“My mom had heard me play covers but she always told me, ‘Anybody can cover a song. Write a song’ ”
It’s amazing how a few words can change a person’s life, and those two short sentences were all it took to get up-and-coming Red Dirt country musician Logan Mac headed in the right direction toward Music City.
After spending most of his childhood in Purcell, Okla., Mac and his family moved to the larger city of Norman, Okla. when he was a freshman in high school. There in Norman, Mac was a standout on the football team who hoped the sport would be his ticket to bigger things.
“I was really good at football,” Mac says in an interview over the phone. “That’s what I was wanting to do was get a scholarship for football, and when I realized I couldn’t get that was when I started playing music.”
Mac had always been a music fan, but it wasn’t until the second semester of his senior year in high school that he learned to make any music himself.
“I’ve always known every song on the radio,” he tells me, “but I wasn’t even into music until my senior year of high school, as far as playing. The only reason I learned to play was that my friend’s dad was playing [a guitar] and I thought it was cool. I was just always more focused on sports.”
Before long, Mac was playing acoustic sets, covering songs by artists like Tom Petty and Keith Whitley, and working on his own material as well. He was a local favorite and soon his schedule was full of gigs.
“I went to school for a semester at the college there in Norman. I got so busy doing these shows that I told my mom, ‘I don’t know what I’m doing in college,’ ” says Mac. “I was just there for a business degree and I told her, ‘I think I’m going for no reason. I’d rather just quit at the end of the semester and start playing music full time.’ ”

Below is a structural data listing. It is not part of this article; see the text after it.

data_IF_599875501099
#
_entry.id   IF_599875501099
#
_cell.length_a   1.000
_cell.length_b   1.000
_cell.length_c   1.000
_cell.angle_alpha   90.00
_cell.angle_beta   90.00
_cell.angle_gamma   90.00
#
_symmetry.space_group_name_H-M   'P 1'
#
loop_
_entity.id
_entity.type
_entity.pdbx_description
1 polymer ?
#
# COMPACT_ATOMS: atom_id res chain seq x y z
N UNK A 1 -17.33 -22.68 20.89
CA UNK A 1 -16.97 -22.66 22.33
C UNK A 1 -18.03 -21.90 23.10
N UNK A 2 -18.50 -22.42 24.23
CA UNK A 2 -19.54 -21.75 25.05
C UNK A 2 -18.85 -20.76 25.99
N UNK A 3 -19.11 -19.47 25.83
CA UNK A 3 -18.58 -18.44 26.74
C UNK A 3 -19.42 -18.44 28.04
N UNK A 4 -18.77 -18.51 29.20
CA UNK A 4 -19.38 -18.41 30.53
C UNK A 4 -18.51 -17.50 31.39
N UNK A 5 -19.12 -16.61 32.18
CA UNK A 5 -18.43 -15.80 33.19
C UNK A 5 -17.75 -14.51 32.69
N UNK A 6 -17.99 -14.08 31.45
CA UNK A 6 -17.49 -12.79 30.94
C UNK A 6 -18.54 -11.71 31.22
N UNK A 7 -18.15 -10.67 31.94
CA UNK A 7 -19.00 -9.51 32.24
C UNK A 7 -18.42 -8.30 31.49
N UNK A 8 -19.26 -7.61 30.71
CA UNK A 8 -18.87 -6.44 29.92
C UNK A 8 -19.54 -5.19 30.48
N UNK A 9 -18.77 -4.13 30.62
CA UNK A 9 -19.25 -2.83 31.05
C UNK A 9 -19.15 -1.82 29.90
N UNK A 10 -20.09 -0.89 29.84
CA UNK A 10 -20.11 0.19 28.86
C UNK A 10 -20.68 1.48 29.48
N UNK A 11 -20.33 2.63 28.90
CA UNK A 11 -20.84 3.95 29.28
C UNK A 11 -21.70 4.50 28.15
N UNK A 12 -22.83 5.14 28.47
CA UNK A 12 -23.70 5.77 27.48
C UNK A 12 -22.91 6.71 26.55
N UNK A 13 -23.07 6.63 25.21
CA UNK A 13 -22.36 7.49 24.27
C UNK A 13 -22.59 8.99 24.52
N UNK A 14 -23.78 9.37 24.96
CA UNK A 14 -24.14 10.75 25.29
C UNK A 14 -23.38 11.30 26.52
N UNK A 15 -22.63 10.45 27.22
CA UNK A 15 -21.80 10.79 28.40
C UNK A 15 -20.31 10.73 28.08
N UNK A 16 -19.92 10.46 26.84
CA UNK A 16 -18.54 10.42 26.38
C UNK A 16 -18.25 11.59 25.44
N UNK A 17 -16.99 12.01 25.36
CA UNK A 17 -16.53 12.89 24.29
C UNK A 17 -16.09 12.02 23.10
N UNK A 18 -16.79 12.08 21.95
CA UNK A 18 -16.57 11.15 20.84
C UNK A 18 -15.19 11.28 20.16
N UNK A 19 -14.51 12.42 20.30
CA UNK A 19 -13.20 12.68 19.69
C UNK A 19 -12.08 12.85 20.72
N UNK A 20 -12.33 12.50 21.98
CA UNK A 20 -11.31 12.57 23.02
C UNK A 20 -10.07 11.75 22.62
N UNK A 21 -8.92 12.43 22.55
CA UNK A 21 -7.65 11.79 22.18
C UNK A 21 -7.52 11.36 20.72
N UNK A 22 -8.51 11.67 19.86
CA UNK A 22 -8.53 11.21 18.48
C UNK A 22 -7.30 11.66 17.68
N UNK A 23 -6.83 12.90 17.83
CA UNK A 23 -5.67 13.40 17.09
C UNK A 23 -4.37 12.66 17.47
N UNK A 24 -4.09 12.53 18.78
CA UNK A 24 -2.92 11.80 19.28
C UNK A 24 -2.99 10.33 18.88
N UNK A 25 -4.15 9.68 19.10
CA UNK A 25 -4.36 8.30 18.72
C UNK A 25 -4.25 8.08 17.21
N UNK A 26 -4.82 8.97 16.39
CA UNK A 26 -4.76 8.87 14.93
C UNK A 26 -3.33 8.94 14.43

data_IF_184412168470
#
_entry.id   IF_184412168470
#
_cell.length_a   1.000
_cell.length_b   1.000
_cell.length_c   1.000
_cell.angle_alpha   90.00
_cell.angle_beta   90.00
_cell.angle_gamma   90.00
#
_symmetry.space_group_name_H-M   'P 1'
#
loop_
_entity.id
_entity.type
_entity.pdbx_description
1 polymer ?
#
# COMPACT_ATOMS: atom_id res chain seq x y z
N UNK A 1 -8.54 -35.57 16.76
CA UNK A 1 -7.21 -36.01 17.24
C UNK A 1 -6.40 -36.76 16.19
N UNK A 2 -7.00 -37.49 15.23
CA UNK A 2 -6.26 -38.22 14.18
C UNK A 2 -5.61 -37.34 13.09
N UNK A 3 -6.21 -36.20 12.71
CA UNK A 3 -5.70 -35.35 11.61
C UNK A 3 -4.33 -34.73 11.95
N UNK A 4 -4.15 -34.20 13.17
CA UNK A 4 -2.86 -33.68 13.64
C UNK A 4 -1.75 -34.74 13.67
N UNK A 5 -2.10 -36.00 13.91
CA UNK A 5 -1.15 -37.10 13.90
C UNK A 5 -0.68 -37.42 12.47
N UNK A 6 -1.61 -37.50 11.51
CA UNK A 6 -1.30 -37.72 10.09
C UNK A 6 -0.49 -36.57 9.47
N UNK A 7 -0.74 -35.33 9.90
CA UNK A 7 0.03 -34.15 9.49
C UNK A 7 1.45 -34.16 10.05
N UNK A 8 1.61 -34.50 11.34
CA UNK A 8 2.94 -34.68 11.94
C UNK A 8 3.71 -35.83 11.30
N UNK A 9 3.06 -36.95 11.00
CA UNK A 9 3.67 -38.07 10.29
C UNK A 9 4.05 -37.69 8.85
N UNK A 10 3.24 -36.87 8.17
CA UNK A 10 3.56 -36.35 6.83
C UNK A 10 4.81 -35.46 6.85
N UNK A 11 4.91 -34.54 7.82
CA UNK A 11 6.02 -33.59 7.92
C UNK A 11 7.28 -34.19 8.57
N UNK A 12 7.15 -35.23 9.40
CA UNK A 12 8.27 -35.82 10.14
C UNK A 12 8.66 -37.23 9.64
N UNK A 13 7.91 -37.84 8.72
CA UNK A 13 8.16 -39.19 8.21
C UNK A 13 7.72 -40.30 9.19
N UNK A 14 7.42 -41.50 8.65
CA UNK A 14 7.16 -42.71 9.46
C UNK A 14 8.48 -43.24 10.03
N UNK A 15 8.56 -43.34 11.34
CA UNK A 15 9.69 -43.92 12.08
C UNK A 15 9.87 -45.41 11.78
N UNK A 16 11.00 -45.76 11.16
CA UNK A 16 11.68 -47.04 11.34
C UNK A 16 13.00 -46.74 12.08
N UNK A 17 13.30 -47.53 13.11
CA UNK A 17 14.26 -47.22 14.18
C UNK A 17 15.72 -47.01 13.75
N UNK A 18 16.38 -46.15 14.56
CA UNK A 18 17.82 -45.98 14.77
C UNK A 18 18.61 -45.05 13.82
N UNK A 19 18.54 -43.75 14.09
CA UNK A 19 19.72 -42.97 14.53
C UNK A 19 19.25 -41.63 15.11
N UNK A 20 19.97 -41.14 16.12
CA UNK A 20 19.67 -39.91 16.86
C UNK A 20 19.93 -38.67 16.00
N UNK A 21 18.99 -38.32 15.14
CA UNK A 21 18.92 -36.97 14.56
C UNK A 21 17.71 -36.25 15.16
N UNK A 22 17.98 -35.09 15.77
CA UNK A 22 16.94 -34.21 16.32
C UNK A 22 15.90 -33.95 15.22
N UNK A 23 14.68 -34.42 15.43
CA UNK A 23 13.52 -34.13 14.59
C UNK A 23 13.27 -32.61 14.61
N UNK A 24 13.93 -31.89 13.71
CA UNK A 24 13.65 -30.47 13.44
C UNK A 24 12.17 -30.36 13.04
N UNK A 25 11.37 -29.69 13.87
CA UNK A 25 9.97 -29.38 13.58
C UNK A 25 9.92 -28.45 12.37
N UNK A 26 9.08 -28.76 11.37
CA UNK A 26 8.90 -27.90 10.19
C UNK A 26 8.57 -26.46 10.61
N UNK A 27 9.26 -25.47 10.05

His mom, however, thought Mac should stay in college and would need a little convincing.
“She’s just the standard old-fashioned person—‘Go to school and get your education’—so I think that was her viewpoint on it,” he remembers. “But I sat there and I played a song that I wrote one night, and she said, ‘Alright, I think you’ve got it. I’m going to support you in this.’ ”
Mac got a break when he caught the ear of TCM Records owner Randy Matthews.
“I met Randy because I was playing a show at Rooster’s, which he used to own,” he says. “I had no idea that he was even in the whole music thing. Joe [Matthews] found me on Facebook or YouTube, and we kind of hooked up there. He had me go play a show with him at Rooster’s, and I had no idea that Randy owned all this.
“Randy didn’t even talk to me after my set. It was two days later that he texted me and said, ‘Do you want to take this to No. 1?’ And I said, ‘Well, yeah.’ He said, ‘If you’re real, then let’s do it.’ ”
Matthews brought Mac to Nashville for the first time last month, and he quickly got Mac together with other writers including Tony Stampley, and into Dog Ear Studios where he cut his first single, “Red Dirt Town.” The song was produced by fellow TCM Records recording artist Big Joe Matthews, and the lyrics are all about the uncertainty that comes with starting a country music career.
“I think it kind of, with me being up there and never knowing if you might make it in music, it kind of symbolizes what I’m doing right now,” Mac explains. “I didn’t know if I’d make it or not, but I’m in Nashville and I’m in a recording studio right now. That song’s just been in my head because of this whole experience I’ve had.”
And now with his first trip to Nashville, his first co-writing experience, and his first single notched in his belt, Mac hopes to experience a few more firsts soon:
“I hope to put out an album soon, and we will. I want to get a Texas No. 1, obviously. And my main thing is that I just want to go play. I want people to hear what I’ve got, not just in Oklahoma and not just in Texas, but everywhere. I want to go to Canada, I want to do all of that. I want to show them what I’ve got.”
For more information on Logan Mac, check him out at reverbnation.com/loganmac and at facebook.com/loganmacmusic
Story by Andrew Miller